Peter Lipton

On this date in 1954, Peter Lipton was born in New York City. He graduated from Wesleyan University in 1976 with a degree in philosophy and physics and earned a doctorate in philosophy from New College in Oxford in 1985. Lipton was particularly interested in the philosophy of science and religion. He was a professor of the history and philosophy of science at Cambridge University from 1997 to 2007 and headed the department for over 10 years. He previously worked as an assistant professor at Williams College from 1985-90 and an assistant research professor at Clark University from 1982-85.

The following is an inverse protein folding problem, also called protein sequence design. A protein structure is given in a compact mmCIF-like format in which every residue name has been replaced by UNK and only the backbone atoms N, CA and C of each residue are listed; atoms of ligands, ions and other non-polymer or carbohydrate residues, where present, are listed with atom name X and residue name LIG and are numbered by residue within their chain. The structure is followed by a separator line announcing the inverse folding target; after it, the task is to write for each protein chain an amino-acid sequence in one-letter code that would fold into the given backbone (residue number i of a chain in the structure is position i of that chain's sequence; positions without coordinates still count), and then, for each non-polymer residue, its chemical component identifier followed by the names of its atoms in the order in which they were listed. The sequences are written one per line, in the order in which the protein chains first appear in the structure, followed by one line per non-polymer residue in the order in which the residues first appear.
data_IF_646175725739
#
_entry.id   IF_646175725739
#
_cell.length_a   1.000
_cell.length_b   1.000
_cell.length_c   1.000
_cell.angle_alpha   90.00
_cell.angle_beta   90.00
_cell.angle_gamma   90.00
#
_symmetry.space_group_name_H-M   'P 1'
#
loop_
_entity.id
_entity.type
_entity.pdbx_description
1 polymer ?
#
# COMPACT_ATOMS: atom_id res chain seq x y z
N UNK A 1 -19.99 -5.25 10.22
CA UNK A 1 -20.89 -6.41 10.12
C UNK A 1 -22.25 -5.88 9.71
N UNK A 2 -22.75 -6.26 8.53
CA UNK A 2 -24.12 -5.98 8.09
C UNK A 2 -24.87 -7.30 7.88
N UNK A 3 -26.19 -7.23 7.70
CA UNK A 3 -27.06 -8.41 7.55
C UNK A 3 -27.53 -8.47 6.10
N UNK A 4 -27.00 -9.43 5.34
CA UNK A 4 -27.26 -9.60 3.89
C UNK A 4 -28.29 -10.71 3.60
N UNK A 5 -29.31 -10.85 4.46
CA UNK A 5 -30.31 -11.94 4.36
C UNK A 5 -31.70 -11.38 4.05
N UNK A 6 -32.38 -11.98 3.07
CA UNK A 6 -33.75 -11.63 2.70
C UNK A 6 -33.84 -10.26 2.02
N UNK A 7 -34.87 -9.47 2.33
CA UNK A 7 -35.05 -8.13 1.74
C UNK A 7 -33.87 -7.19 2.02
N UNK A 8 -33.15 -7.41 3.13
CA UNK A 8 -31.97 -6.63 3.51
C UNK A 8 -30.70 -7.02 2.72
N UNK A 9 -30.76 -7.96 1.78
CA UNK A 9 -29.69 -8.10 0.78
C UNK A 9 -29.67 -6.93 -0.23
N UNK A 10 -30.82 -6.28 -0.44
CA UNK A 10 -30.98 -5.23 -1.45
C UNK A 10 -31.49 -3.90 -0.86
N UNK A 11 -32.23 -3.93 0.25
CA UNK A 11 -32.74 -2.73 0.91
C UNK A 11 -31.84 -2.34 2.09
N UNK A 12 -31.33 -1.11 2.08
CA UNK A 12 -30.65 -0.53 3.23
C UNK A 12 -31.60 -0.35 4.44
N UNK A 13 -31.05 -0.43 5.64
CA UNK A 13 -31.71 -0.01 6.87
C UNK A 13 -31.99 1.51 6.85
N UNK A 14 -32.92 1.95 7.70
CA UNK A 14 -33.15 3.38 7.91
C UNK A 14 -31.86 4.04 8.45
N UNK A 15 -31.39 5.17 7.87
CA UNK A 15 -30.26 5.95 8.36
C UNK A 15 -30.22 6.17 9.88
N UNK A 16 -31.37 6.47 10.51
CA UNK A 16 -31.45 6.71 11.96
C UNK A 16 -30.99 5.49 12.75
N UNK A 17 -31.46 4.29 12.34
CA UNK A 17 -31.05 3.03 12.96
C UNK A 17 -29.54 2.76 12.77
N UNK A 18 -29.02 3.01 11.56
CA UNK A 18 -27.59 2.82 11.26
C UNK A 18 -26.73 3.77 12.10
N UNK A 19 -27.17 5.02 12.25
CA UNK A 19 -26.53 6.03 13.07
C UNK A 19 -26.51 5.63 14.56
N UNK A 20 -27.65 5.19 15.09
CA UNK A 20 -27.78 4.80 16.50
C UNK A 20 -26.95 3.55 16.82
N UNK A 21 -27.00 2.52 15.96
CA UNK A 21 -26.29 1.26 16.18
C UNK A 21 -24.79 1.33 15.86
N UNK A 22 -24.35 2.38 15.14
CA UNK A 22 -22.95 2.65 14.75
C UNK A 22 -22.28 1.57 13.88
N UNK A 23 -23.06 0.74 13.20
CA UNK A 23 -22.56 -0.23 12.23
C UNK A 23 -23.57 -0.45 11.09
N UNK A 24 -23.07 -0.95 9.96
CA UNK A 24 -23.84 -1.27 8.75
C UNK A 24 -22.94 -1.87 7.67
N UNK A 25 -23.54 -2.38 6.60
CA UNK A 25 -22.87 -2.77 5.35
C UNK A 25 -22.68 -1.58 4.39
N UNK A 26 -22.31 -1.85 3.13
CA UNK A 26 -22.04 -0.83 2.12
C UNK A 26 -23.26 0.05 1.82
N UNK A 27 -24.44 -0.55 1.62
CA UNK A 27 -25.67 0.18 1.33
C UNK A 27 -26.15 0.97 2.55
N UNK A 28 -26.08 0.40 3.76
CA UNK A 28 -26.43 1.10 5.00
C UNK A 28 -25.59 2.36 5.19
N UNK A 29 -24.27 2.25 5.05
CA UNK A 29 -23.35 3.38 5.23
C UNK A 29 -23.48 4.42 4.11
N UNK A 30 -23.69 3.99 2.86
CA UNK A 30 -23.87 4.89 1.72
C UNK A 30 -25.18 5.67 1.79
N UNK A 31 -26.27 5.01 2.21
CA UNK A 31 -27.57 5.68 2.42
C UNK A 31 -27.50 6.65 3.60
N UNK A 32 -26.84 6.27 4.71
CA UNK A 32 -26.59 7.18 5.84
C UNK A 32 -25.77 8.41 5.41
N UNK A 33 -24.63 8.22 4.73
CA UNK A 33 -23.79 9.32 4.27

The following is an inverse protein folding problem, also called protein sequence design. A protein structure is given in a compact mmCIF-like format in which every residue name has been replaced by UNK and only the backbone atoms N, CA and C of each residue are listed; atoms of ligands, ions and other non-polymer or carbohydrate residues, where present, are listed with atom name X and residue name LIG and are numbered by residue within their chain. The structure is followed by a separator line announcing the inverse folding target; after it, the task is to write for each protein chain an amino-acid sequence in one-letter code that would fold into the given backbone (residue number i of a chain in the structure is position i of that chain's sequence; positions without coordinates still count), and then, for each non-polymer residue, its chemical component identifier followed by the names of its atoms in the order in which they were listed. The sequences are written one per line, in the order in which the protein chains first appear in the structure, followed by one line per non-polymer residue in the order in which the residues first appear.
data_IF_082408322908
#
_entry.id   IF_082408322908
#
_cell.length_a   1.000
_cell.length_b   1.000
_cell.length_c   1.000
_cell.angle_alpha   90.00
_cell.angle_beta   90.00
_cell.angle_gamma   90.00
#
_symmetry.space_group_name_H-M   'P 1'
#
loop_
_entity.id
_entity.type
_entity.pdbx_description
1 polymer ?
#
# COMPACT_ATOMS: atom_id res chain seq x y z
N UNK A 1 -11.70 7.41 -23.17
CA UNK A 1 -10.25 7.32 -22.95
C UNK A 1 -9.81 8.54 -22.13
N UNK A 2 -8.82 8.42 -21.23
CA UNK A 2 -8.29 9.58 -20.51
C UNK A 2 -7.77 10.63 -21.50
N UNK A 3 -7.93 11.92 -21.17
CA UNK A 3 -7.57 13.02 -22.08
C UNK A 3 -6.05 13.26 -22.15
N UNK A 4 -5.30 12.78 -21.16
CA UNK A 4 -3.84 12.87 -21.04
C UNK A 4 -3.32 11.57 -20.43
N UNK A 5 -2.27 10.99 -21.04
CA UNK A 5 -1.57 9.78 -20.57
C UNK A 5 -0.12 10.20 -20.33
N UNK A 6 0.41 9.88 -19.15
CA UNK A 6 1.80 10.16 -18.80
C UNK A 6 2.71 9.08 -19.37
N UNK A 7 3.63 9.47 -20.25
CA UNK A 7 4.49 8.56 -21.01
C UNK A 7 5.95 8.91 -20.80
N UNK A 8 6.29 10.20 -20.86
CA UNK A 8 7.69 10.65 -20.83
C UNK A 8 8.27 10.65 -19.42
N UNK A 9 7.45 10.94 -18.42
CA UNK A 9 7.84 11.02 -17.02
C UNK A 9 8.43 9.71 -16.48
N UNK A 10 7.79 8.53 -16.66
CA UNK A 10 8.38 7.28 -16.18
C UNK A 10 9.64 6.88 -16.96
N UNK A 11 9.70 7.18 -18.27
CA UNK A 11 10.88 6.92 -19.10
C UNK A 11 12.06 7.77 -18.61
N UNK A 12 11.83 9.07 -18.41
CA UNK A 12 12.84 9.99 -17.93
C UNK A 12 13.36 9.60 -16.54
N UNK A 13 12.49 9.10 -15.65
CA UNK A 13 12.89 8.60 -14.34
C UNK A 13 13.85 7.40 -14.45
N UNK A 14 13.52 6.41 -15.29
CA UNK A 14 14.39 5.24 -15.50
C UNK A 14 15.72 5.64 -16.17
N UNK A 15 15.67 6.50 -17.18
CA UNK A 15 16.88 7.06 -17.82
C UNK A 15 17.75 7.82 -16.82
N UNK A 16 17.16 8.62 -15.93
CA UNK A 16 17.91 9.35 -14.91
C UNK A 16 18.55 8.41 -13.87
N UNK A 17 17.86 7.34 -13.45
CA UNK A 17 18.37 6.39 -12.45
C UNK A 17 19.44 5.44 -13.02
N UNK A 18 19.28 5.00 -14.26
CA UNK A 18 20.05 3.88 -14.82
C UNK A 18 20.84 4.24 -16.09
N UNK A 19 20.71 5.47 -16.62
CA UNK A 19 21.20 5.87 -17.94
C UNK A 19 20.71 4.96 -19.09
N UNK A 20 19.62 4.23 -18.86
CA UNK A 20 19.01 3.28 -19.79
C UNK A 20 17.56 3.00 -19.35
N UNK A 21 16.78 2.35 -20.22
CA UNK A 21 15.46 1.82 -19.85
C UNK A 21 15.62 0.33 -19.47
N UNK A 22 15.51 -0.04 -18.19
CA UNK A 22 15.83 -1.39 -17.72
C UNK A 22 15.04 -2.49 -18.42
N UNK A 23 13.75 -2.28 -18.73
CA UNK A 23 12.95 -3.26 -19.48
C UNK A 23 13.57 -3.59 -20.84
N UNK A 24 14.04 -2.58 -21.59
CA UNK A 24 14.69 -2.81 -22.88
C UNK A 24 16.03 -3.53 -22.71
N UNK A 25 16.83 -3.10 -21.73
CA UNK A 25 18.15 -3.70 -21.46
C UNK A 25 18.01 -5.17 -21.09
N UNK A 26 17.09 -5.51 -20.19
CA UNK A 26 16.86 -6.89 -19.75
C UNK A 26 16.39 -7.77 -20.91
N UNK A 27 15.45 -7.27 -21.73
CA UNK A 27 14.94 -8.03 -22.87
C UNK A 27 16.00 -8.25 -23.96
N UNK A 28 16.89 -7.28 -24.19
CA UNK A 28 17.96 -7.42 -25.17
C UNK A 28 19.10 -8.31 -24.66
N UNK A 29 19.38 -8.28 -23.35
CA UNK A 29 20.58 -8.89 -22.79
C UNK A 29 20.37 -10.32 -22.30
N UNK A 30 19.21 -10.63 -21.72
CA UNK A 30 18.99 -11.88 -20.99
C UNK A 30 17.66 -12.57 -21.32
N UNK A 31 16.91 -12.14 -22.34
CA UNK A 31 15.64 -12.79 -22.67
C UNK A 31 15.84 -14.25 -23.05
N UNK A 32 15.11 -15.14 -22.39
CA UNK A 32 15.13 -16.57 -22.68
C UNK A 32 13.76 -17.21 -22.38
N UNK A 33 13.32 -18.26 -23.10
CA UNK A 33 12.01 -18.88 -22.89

Lipton is most famous for his book Inference to the Best Explanation (1991), which explores the idea of the best explanation being the one that best fits the evidence. He was the Medawar Prize Lecturer of the Royal Society in 2004. Lipton married Diana Warner in 1984 and they had two sons, Jonah and Jacob.

Lipton was culturally Jewish and considered himself to be a “religious atheist,” according to his obituary in The Telegraph. He died of a heart attack at age 53 after playing squash. (D. 2007)

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